The battle over gun policy in the Pennsylvania legislature continued this week as the House Judiciary Committee’s Republican majority again quashed the Democrats’ attempt to move a firearms proposal out of committee.
On a near party-line vote, the Judiciary Committee voted Monday morning to gut a Democratic bill that would prohibit the possession of assault weapons by persons under age 21, and instead replaced the bill’s text with language that would allow for concealed carry of a firearm without a permit – a policy that Republicans have previously passed but has been vetoed by Gov. Tom Wolf.
That kind of move deserves long, slow, sustained applause, complete with a standing ovation.
Democrats in the state legislature, meanwhile, are getting very desperate:
Democrats have turned to discharge resolutions, a parliamentary maneuver, in an effort to get gun violence bills out of Judiciary, where Chairman Rob Kauffman, R-Franklin, has prevented them from advancing.
Last week, the committee voted to ask the speaker to send four other gun bills to another committee, effectively stopping action on proposals regarding safe gun storage, an assault weapons ban, a red flag bill and a measure to give local governments power to enact their own protections.
Democrats also portrayed their measure as a compromise, given that a bill to enact an assault weapons ban similar to the 1994 federal law was similarly waylaid by the Judiciary Committee majority last week which referred it to another committee.
“I would love to hear from my colleagues across the aisle about what they don’t like about this bill and how we can reach compromise,” said Rep. Melissa Shusterman, D-Chester/Montgomery. “It’s different when you go ahead and you gut and bill and you change the bill’s intent. We should not be doing that.”
In a redux of last week’s committee meeting, Democrats’ push for discussion rendered no results from the GOP side, with committee chairman Rob Kauffman, R-Franklin, providing no rationale for the change before calling a vote on the “gut-and-replace” amendment.
Rep. Todd Stephens, R-Montgomery, the author of a red flag law proposal that has been supported by Democrats, was the only GOP committee member to vote against the amendment.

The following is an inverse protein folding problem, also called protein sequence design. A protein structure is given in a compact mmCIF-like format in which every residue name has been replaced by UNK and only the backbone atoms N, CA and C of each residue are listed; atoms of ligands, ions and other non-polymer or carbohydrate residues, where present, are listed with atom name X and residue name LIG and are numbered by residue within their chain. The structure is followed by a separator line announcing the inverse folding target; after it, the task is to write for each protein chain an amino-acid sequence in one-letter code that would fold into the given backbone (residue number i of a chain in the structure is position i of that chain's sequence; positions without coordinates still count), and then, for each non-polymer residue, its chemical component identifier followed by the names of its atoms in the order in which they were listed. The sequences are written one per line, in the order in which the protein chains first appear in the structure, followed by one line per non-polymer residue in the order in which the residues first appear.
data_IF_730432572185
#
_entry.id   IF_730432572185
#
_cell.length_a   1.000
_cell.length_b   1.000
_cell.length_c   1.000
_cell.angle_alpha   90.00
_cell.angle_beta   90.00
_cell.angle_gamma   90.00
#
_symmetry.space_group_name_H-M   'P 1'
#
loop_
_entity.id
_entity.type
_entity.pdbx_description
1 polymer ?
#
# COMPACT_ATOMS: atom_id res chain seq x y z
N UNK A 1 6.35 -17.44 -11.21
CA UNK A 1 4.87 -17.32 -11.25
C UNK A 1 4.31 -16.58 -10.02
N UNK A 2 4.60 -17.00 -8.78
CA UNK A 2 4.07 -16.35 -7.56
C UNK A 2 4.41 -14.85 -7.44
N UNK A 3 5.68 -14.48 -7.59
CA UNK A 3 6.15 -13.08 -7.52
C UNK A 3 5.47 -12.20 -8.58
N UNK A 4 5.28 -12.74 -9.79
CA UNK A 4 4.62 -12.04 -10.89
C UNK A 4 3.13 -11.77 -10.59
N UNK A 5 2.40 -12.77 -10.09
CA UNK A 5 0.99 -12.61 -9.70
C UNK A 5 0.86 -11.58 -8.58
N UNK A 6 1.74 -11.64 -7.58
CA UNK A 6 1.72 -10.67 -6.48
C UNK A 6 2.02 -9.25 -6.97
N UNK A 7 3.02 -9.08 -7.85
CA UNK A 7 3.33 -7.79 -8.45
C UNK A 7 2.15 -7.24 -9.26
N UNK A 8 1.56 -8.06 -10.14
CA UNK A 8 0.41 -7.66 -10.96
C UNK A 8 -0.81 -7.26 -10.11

Approached by reporters following Monday’s meeting, Kauffman said “no thank you” and walked away.
Since 2019, Kauffman has declined to allow for discussion on gun control measures in his committee, something which both Democratic and Republican rank-and-file lawmakers don’t expect to change.
“Our approach has been enforcing the laws we have on the books now and attacking some of the mental health issues in our society,” Rep. Torren Ecker, R-Adams/Cumberland, said after the meeting – a position that has been echoed throughout the House GOP caucus.
The bill to raise the age minimum for certain firearms was the fifth discharge attempt by House Democrats that has been tanked by Republicans; last week’s re-referral vote waylaid discharge attempts on an assault weapons ban, a safe storage bill requiring locks or locked containers for firearms, a bill that would expand the powers of local governments to institute gun restrictions, as well as Stephens’ red flag bill that would allow a court to temporarily confiscate a person’s firearms under an emergency adjudication if the person is deemed to be a threat.
Democrats said additional discharge attempts are possible this week in the House as well as in the Senate, where Republicans last week voted down a discharge resolution on red flag legislation.